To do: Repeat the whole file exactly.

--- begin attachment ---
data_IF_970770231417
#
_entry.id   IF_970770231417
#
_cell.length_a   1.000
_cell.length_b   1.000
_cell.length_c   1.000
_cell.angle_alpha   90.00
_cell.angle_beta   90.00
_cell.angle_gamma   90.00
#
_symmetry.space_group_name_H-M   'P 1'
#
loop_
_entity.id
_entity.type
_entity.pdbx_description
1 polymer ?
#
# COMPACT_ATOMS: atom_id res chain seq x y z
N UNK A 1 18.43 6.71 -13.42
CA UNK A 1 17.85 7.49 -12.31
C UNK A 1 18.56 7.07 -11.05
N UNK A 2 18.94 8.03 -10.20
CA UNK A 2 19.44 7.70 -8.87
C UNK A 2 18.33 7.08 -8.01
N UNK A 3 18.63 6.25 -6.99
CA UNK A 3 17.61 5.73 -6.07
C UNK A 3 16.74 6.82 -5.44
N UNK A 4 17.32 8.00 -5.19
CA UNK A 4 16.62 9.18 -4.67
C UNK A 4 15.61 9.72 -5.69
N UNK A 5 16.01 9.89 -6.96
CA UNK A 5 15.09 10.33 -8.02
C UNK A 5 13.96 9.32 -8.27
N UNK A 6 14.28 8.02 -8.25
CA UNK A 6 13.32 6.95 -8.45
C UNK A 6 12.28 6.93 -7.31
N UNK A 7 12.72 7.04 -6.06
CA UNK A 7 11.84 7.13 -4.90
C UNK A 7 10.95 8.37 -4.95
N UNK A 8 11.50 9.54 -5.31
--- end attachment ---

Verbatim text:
data_IF_970770231417
#
_entry.id   IF_970770231417
#
_cell.length_a   1.000
_cell.length_b   1.000
_cell.length_c   1.000
_cell.angle_alpha   90.00
_cell.angle_beta   90.00
_cell.angle_gamma   90.00
#
_symmetry.space_group_name_H-M   'P 1'
#
loop_
_entity.id
_entity.type
_entity.pdbx_description
1 polymer ?
#
# COMPACT_ATOMS: atom_id res chain seq x y z
N UNK A 1 18.43 6.71 -13.42
CA UNK A 1 17.85 7.49 -12.31
C UNK A 1 18.56 7.07 -11.05
N UNK A 2 18.94 8.03 -10.20
CA UNK A 2 19.44 7.70 -8.87
C UNK A 2 18.33 7.08 -8.01
N UNK A 3 18.63 6.25 -6.99
CA UNK A 3 17.61 5.73 -6.07
C UNK A 3 16.74 6.82 -5.44
N UNK A 4 17.32 8.00 -5.19
CA UNK A 4 16.62 9.18 -4.67
C UNK A 4 15.61 9.72 -5.69
N UNK A 5 16.01 9.89 -6.96
CA UNK A 5 15.09 10.33 -8.02
C UNK A 5 13.96 9.32 -8.27
N UNK A 6 14.28 8.02 -8.25
CA UNK A 6 13.32 6.95 -8.45
C UNK A 6 12.28 6.93 -7.31
N UNK A 7 12.72 7.04 -6.06
CA UNK A 7 11.84 7.13 -4.90
C UNK A 7 10.95 8.37 -4.95
N UNK A 8 11.50 9.54 -5.31